That's not cyber-bullying --
COOPER: Have you ever been to his house and hung outside his house and videotaped?
SHIRVELL: I have protested outside of his house, yes.
COOPER: Do you consider yourself a bigot?
SHIRVELL: Absolutely not.
I'm a -- I'm a Christian citizen exercising my First Amendment rights. I have no problem with the fact that Chris is a homosexual. I have the fact that he -- I have a problem with the fact that he is advancing a very radical agenda.
COOPER: I -- I bring up the bigot question because, you know, Merriam-Webster's dictionary defines bigot as a -- quote -- "person obstinately or intolerantly devoted to his or her opinion and prejudices; also one who regards or treats the member of a group with hatred and intolerance."
I mean, labeling the student a Nazi, Satan's representative, picketing his house, it certainly makes you appear intolerant, at the very least. It seems like you hate this guy because he's gay.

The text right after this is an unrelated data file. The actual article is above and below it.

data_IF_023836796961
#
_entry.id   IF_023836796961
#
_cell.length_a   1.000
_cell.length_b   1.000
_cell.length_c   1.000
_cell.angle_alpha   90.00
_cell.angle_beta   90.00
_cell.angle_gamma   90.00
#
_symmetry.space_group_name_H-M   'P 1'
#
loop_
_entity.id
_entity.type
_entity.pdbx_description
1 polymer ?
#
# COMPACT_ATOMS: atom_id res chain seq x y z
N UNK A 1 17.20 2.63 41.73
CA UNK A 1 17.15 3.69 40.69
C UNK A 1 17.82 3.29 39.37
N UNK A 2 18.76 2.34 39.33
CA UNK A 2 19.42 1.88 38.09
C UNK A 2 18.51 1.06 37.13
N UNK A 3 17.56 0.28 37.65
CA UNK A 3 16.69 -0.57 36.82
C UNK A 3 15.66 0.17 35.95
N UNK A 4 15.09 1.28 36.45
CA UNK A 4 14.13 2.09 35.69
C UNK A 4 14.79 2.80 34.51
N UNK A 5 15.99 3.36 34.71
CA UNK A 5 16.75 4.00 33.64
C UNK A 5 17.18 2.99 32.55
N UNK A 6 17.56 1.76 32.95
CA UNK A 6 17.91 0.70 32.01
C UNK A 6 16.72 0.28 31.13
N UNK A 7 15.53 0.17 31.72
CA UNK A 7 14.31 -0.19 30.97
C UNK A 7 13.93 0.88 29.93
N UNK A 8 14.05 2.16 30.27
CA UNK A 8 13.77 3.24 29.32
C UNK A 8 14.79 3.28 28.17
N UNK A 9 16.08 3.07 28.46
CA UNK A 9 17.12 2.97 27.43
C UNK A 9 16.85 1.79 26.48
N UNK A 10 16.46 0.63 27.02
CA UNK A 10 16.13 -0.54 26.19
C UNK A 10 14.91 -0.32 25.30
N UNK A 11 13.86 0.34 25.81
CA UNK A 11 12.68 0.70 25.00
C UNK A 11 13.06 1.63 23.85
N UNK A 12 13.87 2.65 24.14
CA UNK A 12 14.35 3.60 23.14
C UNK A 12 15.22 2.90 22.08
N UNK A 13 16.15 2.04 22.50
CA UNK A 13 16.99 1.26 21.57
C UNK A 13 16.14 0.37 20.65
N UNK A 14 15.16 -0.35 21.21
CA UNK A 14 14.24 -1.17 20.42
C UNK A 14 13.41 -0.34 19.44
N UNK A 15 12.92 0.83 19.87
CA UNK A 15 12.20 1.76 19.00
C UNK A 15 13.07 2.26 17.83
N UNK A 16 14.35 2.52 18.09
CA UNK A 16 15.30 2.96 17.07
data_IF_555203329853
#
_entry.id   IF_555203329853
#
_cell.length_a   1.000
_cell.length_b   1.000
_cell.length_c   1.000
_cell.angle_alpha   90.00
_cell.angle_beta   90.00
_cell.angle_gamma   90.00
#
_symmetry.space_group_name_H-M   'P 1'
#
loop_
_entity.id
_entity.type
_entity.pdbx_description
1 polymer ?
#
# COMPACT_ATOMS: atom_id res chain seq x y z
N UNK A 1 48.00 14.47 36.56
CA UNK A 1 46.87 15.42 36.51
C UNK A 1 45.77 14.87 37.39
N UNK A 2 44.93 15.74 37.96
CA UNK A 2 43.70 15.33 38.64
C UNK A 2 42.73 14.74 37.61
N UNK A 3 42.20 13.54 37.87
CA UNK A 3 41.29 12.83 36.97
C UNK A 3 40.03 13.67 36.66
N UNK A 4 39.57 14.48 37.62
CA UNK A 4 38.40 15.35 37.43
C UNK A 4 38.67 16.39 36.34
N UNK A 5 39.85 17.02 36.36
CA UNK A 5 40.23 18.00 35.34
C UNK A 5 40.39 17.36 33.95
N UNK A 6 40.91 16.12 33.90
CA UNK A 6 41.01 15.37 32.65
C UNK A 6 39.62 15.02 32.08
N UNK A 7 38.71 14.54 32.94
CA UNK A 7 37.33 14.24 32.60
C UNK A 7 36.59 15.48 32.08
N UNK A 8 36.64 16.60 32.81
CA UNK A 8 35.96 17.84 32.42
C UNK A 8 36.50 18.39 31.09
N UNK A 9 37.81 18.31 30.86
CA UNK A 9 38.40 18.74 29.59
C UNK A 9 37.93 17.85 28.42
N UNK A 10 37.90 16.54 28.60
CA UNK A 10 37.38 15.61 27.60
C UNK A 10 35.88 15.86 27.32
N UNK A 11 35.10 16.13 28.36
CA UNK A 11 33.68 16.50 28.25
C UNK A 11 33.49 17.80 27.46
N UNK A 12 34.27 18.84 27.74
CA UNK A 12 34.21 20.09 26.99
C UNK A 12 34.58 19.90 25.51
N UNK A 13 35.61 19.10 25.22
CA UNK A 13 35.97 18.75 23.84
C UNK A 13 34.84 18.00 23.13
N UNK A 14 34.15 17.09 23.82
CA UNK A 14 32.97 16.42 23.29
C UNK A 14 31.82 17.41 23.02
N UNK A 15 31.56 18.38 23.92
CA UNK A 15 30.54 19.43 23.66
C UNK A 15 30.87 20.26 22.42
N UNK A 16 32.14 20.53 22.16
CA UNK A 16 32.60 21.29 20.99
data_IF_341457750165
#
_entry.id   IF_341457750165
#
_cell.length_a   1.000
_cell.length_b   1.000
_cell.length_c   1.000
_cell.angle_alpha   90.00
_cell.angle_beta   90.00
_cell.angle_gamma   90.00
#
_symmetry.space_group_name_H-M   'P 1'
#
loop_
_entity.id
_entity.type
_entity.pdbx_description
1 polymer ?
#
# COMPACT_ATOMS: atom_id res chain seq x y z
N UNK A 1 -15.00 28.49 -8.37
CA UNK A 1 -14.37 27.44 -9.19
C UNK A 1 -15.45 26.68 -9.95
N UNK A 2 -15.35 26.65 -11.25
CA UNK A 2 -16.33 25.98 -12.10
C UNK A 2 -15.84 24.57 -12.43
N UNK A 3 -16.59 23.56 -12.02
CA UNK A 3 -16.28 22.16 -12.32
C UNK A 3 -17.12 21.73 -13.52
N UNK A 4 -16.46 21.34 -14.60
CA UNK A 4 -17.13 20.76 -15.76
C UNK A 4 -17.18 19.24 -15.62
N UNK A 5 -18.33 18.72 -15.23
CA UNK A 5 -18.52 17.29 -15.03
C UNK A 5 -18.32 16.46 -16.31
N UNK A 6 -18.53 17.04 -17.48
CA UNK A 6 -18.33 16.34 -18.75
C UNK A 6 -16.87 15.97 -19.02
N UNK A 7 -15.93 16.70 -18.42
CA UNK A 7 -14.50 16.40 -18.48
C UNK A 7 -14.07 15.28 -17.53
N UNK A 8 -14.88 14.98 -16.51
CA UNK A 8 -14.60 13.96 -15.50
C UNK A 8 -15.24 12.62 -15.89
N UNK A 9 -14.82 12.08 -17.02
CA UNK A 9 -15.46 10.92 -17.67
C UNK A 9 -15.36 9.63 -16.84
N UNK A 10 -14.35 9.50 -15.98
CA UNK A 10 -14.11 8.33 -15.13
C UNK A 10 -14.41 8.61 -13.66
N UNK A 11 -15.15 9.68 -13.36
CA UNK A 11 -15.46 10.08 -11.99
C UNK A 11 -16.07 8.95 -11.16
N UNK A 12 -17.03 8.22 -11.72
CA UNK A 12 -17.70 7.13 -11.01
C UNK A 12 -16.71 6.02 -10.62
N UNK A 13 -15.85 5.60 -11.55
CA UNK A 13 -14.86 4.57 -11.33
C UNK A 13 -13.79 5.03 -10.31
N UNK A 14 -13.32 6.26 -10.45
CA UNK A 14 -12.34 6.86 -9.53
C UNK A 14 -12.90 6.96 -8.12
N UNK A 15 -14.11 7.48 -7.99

SHIRVELL: No well, Anderson, that's your spin on it.
The real bigot here is Chris Armstrong. I don't have any hate in my -- in my body at all. I recognize that Chris is a child of God. However, that -- just because he's a homosexual doesn't mean he gets a free pass and we can't criticize him.
That doesn't make you a bigot to criticize somebody or somebody's agenda. He's a political figure, Anderson.
COOPER: You're expected, though, to uphold the law as equally and impartially for all Michigan residents. I mean, in your work, how can you do that, if you openly display, you know, attitudes toward this guy like this, if you're calling this guy a Nazi, if you're calling this guy, you know, Satan's representative on the student council?
SHIRVELL: Anderson, I stated --
(CROSSTALK) COOPER: I mean, would a gay person feel comfortable being defended by you?
SHIRVELL: Anderson, I stated that I wouldn't talk about any aspects of my employment. I have a right, as an alum and as a private citizen to criticize him in my after-hours work.
COOPER: No one's questioning your right to do it, just, I guess, your -- questioning your judgment.